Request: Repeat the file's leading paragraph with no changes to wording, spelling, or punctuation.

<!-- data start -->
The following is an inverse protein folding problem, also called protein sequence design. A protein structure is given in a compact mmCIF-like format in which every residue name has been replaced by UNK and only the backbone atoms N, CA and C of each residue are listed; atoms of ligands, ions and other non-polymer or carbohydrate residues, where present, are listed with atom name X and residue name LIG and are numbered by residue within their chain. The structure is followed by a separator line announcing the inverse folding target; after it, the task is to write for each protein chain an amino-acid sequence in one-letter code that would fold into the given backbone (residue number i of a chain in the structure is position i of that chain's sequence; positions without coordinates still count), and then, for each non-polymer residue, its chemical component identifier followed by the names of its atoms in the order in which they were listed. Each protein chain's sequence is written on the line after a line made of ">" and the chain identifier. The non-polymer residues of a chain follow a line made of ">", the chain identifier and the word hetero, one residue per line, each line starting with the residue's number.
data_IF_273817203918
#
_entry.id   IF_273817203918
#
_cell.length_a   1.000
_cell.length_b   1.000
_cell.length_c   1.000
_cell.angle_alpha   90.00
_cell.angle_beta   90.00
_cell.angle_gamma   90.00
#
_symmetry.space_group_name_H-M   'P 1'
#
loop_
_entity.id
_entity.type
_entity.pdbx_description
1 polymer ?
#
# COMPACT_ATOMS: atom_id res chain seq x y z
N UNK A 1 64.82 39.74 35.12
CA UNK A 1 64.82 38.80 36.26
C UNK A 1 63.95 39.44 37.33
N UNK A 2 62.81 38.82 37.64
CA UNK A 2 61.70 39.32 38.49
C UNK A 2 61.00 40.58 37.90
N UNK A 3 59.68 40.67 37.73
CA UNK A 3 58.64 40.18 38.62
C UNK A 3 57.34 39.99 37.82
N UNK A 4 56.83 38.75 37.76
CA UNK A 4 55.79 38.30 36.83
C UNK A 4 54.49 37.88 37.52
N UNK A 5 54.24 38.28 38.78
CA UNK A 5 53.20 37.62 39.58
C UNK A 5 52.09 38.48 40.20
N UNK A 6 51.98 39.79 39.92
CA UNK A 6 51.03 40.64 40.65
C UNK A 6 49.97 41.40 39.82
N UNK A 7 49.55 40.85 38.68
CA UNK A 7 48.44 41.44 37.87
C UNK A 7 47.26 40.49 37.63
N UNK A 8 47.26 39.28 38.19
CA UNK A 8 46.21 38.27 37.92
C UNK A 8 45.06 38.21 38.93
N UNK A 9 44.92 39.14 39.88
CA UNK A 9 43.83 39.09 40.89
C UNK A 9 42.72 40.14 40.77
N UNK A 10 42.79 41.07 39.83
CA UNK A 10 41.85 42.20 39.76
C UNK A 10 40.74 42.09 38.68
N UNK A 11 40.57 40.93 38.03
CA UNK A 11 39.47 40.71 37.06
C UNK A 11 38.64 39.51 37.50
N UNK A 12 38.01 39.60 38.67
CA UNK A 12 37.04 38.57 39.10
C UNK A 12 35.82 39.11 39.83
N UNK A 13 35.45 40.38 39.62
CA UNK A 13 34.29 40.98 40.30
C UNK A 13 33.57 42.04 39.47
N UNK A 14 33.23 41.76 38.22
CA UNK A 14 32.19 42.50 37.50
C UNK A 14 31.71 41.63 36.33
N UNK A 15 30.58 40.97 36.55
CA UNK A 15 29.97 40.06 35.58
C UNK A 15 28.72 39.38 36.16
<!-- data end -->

The following is an inverse protein folding problem, also called protein sequence design. A protein structure is given in a compact mmCIF-like format in which every residue name has been replaced by UNK and only the backbone atoms N, CA and C of each residue are listed; atoms of ligands, ions and other non-polymer or carbohydrate residues, where present, are listed with atom name X and residue name LIG and are numbered by residue within their chain. The structure is followed by a separator line announcing the inverse folding target; after it, the task is to write for each protein chain an amino-acid sequence in one-letter code that would fold into the given backbone (residue number i of a chain in the structure is position i of that chain's sequence; positions without coordinates still count), and then, for each non-polymer residue, its chemical component identifier followed by the names of its atoms in the order in which they were listed. Each protein chain's sequence is written on the line after a line made of ">" and the chain identifier. The non-polymer residues of a chain follow a line made of ">", the chain identifier and the word hetero, one residue per line, each line starting with the residue's number.